Some people distinguish between temporary agnostic ("I don't know if there is a god") and agnostic-in-principle ("it's impossible to know if a god exists"). I always find it amusing that the agnostic-in-principle folks are essentially saying that the god they don't believe in is a non-intervening god, thus implying that an interventionist god is totally impossible. That's a stronger statement than many (most?) self-described atheists would be willing to make.

  5. Depending upon how one defines "god" in the phrase "interventionist god", I might be one of those atheists willing to say that it's totally impossible. Or at least, as impossible as it's possible to ever say anything is impossible. Oy, that was an awkward phrase...

    Anyway, much agreed overall. And I suppose the "temporary agnostic" is the one useful place for all of this. Indeed, there are people on the road away from religion who may find the "odds" pretty close to 50/50, and yet not be "grade A stupid" as I opined in my post. (Their assessment of the odds is a temporary result of an epistemological transition, rather than a stupid assertion that unfalsifiable claims are near 50/50 by definition)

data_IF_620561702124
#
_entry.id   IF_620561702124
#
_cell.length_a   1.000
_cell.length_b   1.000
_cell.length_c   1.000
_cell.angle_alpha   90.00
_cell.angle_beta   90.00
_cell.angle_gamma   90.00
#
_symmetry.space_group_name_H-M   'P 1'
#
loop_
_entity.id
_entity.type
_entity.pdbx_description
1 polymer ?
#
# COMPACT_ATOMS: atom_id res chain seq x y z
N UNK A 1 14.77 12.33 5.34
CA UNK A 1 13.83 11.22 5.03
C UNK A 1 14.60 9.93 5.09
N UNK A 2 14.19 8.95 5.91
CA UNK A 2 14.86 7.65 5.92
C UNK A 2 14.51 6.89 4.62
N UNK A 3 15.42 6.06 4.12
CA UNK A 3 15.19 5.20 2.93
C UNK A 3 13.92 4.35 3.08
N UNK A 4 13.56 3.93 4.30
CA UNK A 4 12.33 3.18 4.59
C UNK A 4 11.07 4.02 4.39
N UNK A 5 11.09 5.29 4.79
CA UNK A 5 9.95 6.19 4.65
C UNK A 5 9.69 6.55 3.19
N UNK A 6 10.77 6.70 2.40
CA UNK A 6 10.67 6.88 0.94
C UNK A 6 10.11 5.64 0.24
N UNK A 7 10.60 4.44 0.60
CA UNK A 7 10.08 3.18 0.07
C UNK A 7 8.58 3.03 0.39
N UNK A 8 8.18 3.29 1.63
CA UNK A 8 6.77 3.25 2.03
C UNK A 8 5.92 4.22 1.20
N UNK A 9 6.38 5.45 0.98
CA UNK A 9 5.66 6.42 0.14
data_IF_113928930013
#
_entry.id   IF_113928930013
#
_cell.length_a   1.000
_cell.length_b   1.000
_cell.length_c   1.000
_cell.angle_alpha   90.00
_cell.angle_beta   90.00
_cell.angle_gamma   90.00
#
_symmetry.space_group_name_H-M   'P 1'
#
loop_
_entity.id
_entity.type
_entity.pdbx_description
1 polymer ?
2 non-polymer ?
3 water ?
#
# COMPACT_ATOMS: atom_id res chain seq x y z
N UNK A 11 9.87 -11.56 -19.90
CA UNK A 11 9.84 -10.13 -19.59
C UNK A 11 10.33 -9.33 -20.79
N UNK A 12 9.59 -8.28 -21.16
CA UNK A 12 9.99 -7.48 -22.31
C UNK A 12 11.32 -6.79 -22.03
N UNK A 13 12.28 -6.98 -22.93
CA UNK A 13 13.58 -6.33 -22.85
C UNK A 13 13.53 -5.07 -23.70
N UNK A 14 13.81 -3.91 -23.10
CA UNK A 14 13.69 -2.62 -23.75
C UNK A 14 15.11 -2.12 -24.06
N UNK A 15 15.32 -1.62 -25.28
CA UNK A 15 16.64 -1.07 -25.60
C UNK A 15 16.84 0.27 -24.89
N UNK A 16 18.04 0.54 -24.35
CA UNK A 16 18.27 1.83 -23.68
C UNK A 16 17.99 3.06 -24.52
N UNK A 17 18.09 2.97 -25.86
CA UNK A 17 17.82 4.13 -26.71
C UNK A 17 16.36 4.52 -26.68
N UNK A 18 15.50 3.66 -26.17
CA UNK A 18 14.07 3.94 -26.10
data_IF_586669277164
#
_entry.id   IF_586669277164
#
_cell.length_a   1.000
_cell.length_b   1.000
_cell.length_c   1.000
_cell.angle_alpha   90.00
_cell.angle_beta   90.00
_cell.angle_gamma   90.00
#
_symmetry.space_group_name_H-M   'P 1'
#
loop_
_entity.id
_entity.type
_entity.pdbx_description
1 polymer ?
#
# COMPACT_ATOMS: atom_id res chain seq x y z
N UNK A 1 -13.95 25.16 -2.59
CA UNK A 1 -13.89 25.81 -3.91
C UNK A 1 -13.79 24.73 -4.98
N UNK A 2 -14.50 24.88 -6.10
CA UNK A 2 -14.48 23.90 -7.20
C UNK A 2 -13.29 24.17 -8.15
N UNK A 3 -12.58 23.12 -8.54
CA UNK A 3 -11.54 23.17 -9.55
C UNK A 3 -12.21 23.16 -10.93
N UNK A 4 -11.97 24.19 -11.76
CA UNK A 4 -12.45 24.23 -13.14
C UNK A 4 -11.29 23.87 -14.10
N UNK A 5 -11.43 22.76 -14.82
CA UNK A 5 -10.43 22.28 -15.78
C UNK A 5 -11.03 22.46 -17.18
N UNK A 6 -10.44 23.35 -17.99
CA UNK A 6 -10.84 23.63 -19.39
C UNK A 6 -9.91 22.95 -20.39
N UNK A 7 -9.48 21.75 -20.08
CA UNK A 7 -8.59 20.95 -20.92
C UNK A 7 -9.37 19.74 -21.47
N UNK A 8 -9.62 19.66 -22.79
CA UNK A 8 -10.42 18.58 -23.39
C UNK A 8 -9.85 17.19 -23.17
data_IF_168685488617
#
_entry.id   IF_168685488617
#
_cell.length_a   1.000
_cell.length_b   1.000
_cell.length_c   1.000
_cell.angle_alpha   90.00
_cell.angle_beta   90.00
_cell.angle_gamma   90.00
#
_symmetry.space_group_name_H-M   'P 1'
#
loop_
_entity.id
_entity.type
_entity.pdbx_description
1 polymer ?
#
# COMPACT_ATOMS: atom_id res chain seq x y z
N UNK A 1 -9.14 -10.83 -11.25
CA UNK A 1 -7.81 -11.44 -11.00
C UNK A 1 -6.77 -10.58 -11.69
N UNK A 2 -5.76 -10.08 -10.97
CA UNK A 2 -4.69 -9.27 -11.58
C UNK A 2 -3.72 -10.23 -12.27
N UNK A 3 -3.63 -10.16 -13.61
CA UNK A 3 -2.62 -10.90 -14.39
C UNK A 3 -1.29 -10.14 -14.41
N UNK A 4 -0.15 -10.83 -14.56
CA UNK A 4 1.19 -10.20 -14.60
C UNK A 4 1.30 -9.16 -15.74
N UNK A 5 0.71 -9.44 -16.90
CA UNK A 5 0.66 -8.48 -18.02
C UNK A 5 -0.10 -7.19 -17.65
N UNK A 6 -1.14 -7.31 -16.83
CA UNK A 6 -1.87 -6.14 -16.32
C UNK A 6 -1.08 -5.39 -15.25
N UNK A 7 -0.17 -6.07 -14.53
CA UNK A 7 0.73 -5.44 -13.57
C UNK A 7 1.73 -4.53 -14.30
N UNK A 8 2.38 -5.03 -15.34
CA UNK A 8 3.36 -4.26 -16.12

6. Some of the ambivalence I think is about specific possibilities of belief about the type of divine beings or non-being supernatural forces. Most atheists reject outright the idea of a purposeful agentic god, a being with direct power over the material world. In some ways, that belief is unsupportable, you can't falsify that there is some perverse being out there doing shit just to fuck with the universe. Yet, the ridiculousness of the claim that there is such a pervert borders on direct falsification (but it isn't really falsification--such a being could exist....har, har, har). On the other hand, supernatural forces are potentially non-agentic, and impossible to falsify. Yet, by sociological definition, those supernatural forces ARE NOT GODS. Gods, by definition, must have agency. They do stuff because they want to. They are a supernatural anthropomorphication. Gods are not the "essence of being" or "brahmin" or such. When defined that way, atheism can be more strict, and while still based on a core belief that cannot be fully supported (we cannot proved that fairies, ghosts, gods, etc don't exist), atheism can be agnostic about supernatural forces which are non-agentic, yet that does not undermine the atheism.